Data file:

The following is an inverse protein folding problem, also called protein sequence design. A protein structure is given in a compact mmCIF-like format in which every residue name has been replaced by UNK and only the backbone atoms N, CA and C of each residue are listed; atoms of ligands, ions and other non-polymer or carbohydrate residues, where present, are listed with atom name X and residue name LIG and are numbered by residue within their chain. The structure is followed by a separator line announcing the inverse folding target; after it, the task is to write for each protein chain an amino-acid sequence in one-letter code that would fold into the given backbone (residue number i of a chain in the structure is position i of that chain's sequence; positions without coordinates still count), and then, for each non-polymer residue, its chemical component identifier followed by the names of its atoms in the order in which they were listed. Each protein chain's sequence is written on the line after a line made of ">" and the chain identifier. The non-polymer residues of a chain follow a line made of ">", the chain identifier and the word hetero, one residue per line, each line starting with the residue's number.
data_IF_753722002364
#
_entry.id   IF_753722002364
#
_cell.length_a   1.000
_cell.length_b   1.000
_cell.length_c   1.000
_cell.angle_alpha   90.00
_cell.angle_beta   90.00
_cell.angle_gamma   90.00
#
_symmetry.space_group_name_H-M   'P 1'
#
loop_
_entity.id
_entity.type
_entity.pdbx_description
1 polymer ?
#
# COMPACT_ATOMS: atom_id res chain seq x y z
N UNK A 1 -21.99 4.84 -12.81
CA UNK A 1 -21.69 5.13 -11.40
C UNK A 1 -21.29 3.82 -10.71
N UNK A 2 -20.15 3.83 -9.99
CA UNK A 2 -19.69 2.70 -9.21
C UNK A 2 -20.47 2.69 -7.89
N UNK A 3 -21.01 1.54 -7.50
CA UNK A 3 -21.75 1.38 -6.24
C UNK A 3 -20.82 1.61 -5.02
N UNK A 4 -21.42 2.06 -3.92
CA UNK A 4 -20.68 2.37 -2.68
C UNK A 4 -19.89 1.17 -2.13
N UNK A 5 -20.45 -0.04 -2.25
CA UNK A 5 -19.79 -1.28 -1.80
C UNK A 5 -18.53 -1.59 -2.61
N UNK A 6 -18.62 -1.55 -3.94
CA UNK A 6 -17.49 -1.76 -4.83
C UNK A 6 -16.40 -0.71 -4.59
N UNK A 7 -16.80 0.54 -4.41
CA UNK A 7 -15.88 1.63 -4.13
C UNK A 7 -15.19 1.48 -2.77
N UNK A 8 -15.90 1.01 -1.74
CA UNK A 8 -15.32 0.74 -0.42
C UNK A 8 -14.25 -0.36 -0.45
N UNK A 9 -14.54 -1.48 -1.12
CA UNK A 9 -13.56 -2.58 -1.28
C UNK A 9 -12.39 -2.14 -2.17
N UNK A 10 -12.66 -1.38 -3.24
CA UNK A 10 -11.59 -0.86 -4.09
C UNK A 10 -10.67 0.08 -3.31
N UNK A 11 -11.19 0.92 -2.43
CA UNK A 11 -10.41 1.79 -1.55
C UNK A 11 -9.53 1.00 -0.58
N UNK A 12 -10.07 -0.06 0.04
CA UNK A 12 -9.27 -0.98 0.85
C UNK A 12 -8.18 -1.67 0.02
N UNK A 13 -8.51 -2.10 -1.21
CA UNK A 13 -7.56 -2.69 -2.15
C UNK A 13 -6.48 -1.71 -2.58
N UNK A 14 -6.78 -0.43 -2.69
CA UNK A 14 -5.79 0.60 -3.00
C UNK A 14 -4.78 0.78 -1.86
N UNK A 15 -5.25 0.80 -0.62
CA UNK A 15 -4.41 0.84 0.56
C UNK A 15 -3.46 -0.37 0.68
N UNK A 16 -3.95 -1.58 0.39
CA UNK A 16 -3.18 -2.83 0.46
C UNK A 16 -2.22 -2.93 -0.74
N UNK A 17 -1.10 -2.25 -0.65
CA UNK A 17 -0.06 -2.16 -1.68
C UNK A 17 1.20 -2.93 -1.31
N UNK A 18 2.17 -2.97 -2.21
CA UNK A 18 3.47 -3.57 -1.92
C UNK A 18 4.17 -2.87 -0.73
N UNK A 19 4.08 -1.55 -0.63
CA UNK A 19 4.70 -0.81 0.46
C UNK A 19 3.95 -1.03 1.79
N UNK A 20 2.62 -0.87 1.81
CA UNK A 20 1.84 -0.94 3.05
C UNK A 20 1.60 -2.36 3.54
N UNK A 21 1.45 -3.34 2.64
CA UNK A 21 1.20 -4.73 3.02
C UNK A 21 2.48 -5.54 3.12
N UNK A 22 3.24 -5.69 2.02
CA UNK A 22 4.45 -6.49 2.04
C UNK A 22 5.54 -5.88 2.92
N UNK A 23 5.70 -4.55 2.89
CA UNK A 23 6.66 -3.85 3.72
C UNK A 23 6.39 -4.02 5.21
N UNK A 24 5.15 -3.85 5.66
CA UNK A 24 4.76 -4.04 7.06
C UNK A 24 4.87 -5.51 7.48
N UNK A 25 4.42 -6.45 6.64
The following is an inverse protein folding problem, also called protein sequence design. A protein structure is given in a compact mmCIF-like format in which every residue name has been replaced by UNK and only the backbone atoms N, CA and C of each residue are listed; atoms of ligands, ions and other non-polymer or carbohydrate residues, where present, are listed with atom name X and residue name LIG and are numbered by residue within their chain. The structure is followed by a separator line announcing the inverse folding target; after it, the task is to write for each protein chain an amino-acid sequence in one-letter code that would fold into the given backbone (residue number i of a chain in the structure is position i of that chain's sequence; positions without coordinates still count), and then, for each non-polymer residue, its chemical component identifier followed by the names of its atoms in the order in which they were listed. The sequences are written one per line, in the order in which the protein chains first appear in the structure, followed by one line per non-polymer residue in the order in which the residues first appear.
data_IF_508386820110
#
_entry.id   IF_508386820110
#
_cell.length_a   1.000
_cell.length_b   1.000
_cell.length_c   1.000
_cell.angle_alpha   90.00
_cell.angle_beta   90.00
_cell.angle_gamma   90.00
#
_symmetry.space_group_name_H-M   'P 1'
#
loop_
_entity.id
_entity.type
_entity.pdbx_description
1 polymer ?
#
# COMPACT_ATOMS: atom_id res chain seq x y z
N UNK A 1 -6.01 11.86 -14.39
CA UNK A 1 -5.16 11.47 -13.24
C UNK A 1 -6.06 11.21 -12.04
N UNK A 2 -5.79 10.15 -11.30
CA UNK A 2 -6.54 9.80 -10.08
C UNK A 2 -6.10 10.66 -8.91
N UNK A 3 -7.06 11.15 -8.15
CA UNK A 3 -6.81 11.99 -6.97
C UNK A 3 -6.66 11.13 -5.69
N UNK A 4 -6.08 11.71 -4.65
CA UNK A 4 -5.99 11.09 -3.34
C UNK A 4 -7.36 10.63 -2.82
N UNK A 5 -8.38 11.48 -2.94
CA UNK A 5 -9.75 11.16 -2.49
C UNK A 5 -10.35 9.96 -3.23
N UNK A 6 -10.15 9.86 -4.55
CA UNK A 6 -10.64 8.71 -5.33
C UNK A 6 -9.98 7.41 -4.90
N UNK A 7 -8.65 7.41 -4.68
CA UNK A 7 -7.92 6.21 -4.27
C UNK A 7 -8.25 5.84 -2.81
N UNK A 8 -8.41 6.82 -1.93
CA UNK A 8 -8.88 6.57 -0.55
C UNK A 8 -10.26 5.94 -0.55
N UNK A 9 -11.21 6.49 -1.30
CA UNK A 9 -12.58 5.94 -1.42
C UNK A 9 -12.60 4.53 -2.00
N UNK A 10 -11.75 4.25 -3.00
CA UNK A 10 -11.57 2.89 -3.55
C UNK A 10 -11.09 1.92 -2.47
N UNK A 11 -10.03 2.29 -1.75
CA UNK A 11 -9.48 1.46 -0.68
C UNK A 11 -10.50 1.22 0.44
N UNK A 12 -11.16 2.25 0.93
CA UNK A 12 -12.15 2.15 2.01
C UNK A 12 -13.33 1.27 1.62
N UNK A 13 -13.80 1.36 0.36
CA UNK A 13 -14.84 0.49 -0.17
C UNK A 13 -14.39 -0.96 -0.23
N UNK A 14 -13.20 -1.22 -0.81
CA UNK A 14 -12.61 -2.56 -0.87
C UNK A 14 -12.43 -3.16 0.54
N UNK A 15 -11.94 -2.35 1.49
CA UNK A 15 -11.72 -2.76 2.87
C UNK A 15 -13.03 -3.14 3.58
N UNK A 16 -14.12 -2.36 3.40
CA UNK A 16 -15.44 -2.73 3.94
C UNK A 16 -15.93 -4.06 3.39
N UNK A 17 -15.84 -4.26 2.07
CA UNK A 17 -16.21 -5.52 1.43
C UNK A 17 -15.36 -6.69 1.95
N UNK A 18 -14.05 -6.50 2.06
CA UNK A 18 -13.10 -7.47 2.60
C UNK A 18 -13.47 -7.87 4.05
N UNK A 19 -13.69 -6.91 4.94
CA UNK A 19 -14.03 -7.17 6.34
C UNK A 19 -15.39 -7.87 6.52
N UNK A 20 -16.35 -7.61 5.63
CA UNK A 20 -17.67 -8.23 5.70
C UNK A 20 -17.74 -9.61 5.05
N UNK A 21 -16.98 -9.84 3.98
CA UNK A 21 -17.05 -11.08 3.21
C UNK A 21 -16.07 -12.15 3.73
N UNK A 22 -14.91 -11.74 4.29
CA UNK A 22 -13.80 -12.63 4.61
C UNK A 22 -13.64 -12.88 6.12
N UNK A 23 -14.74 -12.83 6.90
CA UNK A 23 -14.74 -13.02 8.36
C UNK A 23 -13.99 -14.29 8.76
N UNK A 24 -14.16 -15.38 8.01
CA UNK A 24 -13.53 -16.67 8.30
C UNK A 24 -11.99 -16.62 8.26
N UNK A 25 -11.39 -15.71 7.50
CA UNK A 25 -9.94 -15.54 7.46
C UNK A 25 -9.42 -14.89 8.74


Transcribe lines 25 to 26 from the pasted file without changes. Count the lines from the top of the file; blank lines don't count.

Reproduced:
N UNK A 2 -20.15 3.83 -9.99
CA UNK A 2 -19.69 2.70 -9.21